“Our greatest concern about Colombia continues to be the levels of violence by armed groups that now are sadly similar to what existed before the peace process. But there have also been two pieces of good news in Colombia in 2022. First, the capacity of its democratic institutions to guarantee political change without much difficulty, a difference from what is happening in other countries in the world and in the region. Second, the role of the Constitutional Court, which has made far-reaching decisions to protect human rights. The great challenge coming in 2023 will be bringing to a landing the super-ambitious proposal for ‘total peace’,” Juan Papier, HRW’s Assistant Director for the Americas, told EL TIEMPO.

Attacks on the LGBTIQ+ Community contrast with constitutional advances.

The report maintains, in passing, that gender violence, including that perpetrated by armed groups, is a generalized problem in Colombia.

“The lack of training and the deficient implementation of treatment protocols hinder the appropriate access to medical services, and generate obstacles for women and girls to receive assistance or access to justice after an act of violence. Those responsible for violent gender crimes are hardly ever held responsible for their actions. In spite of the numerous legal protections based on sexual orientation or gender identity, people who are lesbian, gay, bisexual, or transgender in Colombia continue to confront high levels of violence and discrimination,” affirms the report.

Although it does not offer statistics for 2022, HRW reports that in 2021 there were 405 attacks on LGBTIQ+ individuals in the country, including 103 cases of police violence and 205 homicides attributed to other actors.

It stresses, also, the decision by the Constitutional Court to decriminalize abortion in all circumstances until the 24th week of gestation. Access is to be available after that date in cases of rape, a non-viable pregnancy, or risk to the life or health of the pregnant person.

Moreover, the decision’s recognition of the “non-binary” gender indicator constitutes the first court decision of that kind issued by a Supreme or Constitutional Court in the region, according to HRW.

For HRW, the high index of poverty that exists in the country, especially in the indigenous and Afro-Colombian communities, was another of the serious latent problems of the country in 2022.

“The Peace Agreement of 2016 established the Development Programs with a Territorial Focus (PDET in Spanish) to increase the presence of government institutions in 170 municipalities that were most affected by the armed conflict, poverty, and the illegal economies. In 2020, the index of multidimensional poverty (32.9 %) in those areas was almost double the national index (18.1%). However, the efforts toward the implementation of the PDET have been limited,” concludes the report.

What is the situation in Latin America according to HRW?

Chronic problems, such as poverty, inequality, corruption, insecurity, and environmental degradation are being used by many leaders to justify policies that restrict or violate human rights, and have impelled millions of people in the Americas to abandon their homes in search of security and opportunities in other countries.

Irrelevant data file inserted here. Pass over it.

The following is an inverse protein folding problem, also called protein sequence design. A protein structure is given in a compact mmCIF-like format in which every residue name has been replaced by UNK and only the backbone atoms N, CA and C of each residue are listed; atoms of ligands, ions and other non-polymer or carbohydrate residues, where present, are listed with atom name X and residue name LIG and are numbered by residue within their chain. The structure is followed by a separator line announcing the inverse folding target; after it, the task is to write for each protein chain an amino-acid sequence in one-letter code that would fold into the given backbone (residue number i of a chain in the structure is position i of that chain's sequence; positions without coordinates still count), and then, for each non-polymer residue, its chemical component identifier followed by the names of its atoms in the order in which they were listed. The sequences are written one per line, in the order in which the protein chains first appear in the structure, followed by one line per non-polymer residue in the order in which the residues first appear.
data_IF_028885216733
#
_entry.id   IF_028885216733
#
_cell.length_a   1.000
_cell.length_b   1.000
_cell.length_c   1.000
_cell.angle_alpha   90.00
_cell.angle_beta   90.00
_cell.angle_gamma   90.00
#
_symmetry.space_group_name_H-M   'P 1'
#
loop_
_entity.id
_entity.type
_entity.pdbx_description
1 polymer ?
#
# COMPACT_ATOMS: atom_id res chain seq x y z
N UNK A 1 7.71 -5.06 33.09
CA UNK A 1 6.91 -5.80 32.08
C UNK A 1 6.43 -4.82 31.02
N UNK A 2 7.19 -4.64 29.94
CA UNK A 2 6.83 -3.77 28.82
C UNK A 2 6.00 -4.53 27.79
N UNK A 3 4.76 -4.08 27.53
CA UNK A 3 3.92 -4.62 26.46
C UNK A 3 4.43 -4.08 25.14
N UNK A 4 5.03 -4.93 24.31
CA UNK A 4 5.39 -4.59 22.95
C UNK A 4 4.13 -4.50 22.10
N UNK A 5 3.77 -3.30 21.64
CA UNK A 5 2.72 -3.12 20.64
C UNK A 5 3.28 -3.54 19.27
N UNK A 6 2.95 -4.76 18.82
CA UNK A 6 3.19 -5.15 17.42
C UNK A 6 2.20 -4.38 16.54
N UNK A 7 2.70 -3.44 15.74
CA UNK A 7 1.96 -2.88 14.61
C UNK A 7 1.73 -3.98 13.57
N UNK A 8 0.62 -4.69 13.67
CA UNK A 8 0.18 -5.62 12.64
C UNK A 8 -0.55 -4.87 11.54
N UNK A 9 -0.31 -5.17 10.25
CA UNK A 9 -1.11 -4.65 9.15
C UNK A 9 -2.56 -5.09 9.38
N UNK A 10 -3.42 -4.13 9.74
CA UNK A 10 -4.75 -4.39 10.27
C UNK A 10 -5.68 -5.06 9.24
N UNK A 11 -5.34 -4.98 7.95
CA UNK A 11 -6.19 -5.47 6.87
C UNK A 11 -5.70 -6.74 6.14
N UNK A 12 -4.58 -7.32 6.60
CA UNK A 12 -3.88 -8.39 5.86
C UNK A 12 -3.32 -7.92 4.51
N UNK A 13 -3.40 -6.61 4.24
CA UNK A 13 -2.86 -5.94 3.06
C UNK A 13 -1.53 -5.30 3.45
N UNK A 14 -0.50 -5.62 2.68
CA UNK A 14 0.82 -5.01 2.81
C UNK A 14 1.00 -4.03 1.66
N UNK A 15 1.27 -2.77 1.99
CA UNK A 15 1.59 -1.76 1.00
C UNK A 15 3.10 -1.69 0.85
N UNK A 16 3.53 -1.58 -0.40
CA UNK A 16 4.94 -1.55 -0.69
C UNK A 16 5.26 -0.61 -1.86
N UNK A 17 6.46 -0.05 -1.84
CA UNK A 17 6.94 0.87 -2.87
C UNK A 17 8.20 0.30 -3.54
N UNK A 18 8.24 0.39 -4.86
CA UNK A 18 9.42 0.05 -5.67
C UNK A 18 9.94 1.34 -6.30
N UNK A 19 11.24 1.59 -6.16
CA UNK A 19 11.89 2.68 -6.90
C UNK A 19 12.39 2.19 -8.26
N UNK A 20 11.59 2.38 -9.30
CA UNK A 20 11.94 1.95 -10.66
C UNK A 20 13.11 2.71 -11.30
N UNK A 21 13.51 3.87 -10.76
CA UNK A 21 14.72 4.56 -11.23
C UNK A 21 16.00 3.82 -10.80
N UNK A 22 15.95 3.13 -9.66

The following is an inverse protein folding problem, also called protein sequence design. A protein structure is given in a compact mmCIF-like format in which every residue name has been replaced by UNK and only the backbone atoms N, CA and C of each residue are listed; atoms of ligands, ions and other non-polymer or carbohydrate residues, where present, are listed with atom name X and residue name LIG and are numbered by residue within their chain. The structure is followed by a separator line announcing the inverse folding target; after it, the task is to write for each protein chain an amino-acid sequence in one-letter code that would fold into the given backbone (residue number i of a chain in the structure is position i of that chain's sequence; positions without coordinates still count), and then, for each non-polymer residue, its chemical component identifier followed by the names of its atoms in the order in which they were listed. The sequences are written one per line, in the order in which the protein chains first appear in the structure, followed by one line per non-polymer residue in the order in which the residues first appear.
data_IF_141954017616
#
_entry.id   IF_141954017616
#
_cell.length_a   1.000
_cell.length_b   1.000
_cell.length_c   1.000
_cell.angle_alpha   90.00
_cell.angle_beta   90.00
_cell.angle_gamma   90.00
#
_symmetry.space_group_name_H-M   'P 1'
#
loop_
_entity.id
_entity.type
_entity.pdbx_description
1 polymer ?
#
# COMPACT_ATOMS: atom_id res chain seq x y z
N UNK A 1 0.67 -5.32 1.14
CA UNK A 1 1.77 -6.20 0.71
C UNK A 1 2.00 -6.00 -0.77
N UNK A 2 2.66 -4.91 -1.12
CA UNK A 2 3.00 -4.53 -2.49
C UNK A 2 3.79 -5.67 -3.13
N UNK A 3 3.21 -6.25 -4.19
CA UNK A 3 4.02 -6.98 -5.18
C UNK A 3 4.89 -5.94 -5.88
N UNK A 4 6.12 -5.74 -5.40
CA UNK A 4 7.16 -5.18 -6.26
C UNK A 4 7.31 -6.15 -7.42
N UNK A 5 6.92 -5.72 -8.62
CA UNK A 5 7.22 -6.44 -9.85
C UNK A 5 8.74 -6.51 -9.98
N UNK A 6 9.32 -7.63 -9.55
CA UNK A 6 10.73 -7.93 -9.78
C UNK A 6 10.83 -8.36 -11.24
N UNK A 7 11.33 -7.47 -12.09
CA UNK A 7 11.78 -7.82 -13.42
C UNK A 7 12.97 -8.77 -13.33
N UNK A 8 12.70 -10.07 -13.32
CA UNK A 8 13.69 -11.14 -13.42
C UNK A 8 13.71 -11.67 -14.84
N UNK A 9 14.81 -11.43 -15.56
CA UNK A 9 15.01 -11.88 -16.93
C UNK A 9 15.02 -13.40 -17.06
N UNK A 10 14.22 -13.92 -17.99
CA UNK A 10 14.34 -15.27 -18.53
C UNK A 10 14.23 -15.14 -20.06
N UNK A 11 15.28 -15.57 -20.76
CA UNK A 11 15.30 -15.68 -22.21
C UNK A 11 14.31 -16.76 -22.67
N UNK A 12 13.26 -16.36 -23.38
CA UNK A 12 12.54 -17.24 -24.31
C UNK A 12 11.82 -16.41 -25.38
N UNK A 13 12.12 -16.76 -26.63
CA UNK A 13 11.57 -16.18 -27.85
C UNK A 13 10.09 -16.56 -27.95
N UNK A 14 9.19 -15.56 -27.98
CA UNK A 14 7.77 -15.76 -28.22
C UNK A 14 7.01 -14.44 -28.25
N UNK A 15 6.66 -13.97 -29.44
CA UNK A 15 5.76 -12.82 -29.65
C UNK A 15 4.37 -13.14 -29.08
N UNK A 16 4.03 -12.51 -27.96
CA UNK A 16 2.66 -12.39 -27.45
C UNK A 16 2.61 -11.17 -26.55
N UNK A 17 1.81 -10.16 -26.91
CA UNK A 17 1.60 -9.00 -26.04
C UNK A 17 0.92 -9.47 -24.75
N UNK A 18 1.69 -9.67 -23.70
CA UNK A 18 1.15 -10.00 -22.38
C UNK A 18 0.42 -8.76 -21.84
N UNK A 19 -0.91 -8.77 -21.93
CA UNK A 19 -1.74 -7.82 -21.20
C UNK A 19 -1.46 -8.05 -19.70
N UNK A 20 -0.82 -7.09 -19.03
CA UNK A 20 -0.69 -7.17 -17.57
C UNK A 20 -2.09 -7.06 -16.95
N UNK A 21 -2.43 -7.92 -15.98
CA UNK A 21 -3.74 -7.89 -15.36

This is one of the principal conclusions reached by the United States NGO Human Rights Watch in its study of the human rights situation in the region throughout 2022.

“The lack of effective responses to corruption, violence, and poverty have been used as a pretext by politicians who promise solutions that sound simple but that usually turn out to be abusive,” said Tamara Taraciuk Broner, Director of functions in the Americas for Human Rights Watch.

“The leaders in the region,” states the Director, “must demonstrate that democracy can respond to the needs of the population, promoting the rights to health, education, and security, as well as to strengthening the Rule of Law.”

The report contains more than 700 pages and evaluates the situation in 100 countries on the planet. It says that Latin America and the Caribbean continue to be one of the most violent regions in the world, where there were more than 21 murders for every 10,000 inhabitants.

HRW dedicates a segment to talking about the serious migration crisis that’s being experienced and that got worse during last year. According to the NGO, many of these people are being denied the possibility of seeking international protection, or they confront obstacles, including restrictions on visas and being sent back and away from the border.

Besides that, it criticizes the Joe Biden administration for pushing Latin American governments to impose abusive immigration policies, a factor that contributes to and aggravates the crisis.

In its evaluation of Cuba, Nicaragua, and Venezuela, it states that there are oppressive regimes in those countries, regimes that commit abhorrent abuses against their critics in order to silence dissent.

“Latin American leaders that have been chosen democratically could play an essential role to press for a democratic transition, for example, to urge the Nicolás Maduro government in Venezuela to negotiate acceptable election conditions; or to urge the Daniel Ortega government in Nicaragua to free more than 200 political prisoners; and to urge the government of Cuba to annul those criminal charges against people they have arrested arbitrarily,” states HRW.

Furthermore, in El Salvador, says the NGO, the iron fist measures imposed by the administration of President Nayib Bukele in the area of security, and the expedited dismantling of democratic institutions have brought about generalized violations of human rights by the security forces.

And referring to the case of Mexico, HRW states in the report that during the administration of President Andrés Manuel López Obrador, violent crimes have reached historic maximums and expansion of the failed militarization strategies of his predecessors has been implemented without success.